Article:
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and Adoration, which is performed by the entire congregation, in the choral singing of the Psalm. Next, the Scriptures are read, * out of both Testaments ; after which, the minister offers up a prayer for illumination in the study of God's Word. To this he adds any special supplication, growing out of the subject of discourse, or otherwise appropriate, concluding with a general Thanksgiving and the Lord's Prayer. The Sermon (preceded by a hymn) stands in connection with the reading of Scripture, of which it is properly an exposition ; and with the prayer for illumination, which has reference to this exercise of meditation upon the Word of God. It is followed by the Prayer of Intercession, the highest act of the believer's worship, and that in which, so to speak, he ventures nearest to the Throne of Grace. This, with the Creed and Benediction, closes the ordinary service, when the Lord's Supper is not celebrated. Thus, entering the Divine Presence with invocation, hearkening to the commandments of the Law, joining in the confession of sins, and receiving the Gospel assur
* In the Genevan Liturgy, this reading of Scripture forms an introductory part of Divine Service, and precedes the Law and confession of sins. But that arrangement, it was justly remarked by the Divines of Neuchatel, in their admirable revision of the old Liturgy, was open to practical objections, and was a deviation from the known custom of the Primitive Church, where the reading of Scripture was always closely followed by the preaching. “It is by these reasons that the leaders of the churches of this State have thought themselves indispensably obliged to restore the reading of the Word of God in their service.” We may add, that all the Reformed Churches of Great Britain and this country, have, in this respect, improved upon the Genevan practice; for the reading of Scripture constitutes with them a central feature of Divine worship.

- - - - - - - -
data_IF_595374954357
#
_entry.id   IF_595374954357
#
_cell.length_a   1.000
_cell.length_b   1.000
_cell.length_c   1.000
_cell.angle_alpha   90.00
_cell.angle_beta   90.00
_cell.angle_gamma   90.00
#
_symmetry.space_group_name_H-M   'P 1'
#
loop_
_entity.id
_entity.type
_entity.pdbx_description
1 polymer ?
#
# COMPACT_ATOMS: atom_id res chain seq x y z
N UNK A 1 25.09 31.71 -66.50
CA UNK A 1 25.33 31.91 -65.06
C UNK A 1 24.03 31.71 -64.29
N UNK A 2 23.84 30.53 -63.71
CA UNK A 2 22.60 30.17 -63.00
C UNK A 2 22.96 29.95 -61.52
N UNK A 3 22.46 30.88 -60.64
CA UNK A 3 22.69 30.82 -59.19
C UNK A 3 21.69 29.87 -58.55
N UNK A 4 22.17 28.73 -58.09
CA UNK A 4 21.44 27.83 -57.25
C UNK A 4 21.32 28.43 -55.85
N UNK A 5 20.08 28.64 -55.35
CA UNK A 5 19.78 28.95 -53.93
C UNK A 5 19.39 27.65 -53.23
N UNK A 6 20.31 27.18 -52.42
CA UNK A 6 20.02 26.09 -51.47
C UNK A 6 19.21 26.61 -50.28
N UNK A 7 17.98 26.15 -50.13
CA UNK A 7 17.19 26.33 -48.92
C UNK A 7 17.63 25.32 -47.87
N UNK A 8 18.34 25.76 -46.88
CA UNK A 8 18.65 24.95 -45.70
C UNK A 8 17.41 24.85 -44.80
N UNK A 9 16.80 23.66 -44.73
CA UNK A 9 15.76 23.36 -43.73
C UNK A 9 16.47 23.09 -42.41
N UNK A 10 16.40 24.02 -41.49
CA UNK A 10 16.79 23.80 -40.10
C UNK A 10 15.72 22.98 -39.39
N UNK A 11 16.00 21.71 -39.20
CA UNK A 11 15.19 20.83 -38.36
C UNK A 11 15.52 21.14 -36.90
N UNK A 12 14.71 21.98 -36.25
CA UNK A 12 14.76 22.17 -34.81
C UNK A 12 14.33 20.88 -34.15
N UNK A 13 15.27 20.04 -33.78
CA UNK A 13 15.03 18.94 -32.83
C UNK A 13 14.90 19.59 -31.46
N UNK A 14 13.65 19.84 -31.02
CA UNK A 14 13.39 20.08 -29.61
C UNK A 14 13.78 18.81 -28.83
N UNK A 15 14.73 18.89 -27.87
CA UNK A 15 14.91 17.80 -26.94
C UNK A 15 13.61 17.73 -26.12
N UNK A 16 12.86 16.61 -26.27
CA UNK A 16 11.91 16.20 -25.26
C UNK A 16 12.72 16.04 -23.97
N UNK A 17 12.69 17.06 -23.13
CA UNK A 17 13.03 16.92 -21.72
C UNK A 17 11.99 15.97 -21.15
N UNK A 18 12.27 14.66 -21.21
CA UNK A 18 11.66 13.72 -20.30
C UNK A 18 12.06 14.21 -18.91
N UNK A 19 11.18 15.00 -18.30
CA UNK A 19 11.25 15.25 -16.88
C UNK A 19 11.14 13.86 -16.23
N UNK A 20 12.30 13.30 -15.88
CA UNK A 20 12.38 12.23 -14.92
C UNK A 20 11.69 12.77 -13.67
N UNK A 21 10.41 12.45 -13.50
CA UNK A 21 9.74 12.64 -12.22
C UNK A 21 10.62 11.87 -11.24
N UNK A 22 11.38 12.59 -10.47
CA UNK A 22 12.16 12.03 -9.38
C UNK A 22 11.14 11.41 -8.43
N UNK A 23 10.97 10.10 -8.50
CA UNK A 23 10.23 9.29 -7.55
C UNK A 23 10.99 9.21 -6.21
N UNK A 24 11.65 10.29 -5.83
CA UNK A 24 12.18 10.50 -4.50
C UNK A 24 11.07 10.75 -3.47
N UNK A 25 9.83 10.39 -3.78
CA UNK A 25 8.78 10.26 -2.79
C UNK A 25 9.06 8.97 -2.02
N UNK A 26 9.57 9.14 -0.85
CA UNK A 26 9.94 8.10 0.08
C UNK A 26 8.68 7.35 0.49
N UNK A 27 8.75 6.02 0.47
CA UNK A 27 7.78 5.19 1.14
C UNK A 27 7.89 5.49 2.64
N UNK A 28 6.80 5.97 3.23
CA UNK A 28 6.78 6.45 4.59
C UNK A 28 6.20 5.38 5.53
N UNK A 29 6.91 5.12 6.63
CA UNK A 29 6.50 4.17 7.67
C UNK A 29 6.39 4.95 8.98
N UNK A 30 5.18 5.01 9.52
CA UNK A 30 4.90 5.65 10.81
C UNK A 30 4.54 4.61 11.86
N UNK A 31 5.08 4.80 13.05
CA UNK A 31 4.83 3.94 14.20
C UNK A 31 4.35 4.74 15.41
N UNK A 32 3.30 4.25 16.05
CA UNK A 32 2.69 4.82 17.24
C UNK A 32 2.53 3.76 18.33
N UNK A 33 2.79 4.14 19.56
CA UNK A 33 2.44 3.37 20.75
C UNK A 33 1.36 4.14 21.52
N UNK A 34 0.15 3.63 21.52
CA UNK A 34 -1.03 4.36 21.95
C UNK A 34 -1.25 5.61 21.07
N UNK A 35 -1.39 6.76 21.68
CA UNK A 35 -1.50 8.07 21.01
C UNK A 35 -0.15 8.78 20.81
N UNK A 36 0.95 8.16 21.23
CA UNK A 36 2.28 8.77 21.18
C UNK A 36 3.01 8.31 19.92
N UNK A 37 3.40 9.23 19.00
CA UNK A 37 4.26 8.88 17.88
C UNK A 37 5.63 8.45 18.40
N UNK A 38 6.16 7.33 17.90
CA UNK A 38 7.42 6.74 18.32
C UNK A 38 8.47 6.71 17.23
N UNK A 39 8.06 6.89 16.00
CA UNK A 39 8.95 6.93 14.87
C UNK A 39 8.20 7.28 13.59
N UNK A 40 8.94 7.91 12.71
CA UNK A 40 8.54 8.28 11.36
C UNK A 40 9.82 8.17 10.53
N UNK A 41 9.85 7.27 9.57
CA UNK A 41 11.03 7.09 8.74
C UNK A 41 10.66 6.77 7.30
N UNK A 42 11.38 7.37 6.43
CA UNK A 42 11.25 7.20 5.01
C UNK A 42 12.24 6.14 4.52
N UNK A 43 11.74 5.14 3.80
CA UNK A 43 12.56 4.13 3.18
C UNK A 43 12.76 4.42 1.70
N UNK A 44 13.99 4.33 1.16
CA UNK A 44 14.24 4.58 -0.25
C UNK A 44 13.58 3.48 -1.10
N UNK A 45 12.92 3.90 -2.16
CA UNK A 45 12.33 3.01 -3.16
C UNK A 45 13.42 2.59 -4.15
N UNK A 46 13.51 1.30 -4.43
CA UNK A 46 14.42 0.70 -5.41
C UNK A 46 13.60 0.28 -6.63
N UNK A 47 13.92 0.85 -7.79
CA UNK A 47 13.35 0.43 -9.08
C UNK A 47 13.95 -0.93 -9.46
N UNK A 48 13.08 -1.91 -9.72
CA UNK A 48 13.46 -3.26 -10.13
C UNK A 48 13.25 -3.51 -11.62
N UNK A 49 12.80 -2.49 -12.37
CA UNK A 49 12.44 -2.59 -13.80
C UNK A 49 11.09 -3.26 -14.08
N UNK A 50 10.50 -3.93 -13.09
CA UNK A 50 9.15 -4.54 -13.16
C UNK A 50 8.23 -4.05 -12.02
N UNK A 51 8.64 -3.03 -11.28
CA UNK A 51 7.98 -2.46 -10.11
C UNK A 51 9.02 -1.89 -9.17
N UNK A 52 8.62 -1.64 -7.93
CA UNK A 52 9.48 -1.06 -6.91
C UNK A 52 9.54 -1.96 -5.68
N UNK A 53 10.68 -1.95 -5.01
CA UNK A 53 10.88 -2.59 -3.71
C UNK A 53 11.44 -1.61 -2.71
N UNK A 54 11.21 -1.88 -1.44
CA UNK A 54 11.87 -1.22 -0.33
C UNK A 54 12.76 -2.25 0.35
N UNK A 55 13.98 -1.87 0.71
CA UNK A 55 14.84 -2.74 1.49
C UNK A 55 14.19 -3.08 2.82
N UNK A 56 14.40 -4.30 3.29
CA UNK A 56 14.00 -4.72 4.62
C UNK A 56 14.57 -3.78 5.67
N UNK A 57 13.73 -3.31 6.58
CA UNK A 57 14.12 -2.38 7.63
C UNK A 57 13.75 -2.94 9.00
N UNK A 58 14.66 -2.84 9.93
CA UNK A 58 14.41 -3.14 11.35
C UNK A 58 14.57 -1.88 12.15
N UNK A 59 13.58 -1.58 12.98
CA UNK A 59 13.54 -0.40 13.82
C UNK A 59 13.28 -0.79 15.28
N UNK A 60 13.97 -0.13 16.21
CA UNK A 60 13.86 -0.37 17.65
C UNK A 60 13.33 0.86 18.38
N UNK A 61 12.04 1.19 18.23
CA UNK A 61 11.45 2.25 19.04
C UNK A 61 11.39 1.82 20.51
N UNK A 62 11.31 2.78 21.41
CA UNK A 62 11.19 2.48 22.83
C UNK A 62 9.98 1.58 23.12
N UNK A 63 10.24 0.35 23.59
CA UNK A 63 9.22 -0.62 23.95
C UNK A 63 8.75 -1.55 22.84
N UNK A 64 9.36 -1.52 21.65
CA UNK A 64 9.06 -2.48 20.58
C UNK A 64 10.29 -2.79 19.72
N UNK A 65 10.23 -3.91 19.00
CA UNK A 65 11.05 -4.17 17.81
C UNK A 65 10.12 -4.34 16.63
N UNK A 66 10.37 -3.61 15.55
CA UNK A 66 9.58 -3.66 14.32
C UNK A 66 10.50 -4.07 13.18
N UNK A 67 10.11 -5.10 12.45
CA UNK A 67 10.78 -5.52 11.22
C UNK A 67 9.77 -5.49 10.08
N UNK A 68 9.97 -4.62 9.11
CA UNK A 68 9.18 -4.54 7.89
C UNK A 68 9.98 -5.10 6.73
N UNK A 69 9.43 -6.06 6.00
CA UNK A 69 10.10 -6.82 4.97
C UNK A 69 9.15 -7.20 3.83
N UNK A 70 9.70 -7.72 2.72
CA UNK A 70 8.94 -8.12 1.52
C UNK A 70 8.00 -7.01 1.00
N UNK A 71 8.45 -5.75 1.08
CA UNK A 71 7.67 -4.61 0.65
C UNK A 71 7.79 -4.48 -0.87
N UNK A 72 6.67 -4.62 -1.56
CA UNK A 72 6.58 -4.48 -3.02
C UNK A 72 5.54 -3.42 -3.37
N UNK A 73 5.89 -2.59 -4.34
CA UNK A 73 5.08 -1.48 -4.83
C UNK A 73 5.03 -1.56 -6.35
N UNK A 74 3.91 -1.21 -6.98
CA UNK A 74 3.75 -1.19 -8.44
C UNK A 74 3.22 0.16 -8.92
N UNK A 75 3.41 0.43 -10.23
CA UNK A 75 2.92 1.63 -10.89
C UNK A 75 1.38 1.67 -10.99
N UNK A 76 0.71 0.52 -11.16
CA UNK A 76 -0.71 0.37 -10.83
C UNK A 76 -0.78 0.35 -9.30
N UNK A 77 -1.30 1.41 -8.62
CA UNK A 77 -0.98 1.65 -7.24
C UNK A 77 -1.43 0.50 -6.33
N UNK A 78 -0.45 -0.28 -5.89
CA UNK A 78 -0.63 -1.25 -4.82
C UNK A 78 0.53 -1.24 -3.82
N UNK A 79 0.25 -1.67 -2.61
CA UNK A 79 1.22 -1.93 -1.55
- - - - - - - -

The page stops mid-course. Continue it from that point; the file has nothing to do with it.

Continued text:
ance of forgiveness: the believer has been prepared to offer up the sacrifice of song; “My lips shall utter praise, when Thou hast taught me Thy statutes.” Next, imploring Divine help in the study of the Word, he listens to its announcement; and then, approaching with enlarged desires the mercy-seat, he urges his requests in behalf of the Universal Church, and of all mankind; and finally, joins in that common profession of belief, whereby the Church of all ages
declares her oneness in the faith of the Gospel. But the cumulative order of this service would be manifestly incomplete, without some reference to the Sacrament of the Lord's Supper. That ordinance, in the Primitive Church, was undoubtedly celebrated upon every Lord's Day; and whatever offices of praise and prayer accompanied it, had in view this celebration as the chief part of Divine service. In the Reformed Worship, not less distinctly than elsewhere, we find the allusion to this fact préserved. The Intercessory Prayer that succeeds the Sermon, is designed to be followed immediately by the Exhortation before the Communion; and in contemplation of this crowning ordinance, remembrance is made in that prayer of all the scattered members of the body of Christ. This was customary among the early Christians: who, in their weekly observance of the sacred Feast, offered up like supplications for the necessities of the Church, and for all mankind. The analogy to this custom is maintained in our service, not only by the location of the Intercessory Prayer, in which the ordinary service culminates, but also by a particular clause inserted in the last petition. Nor is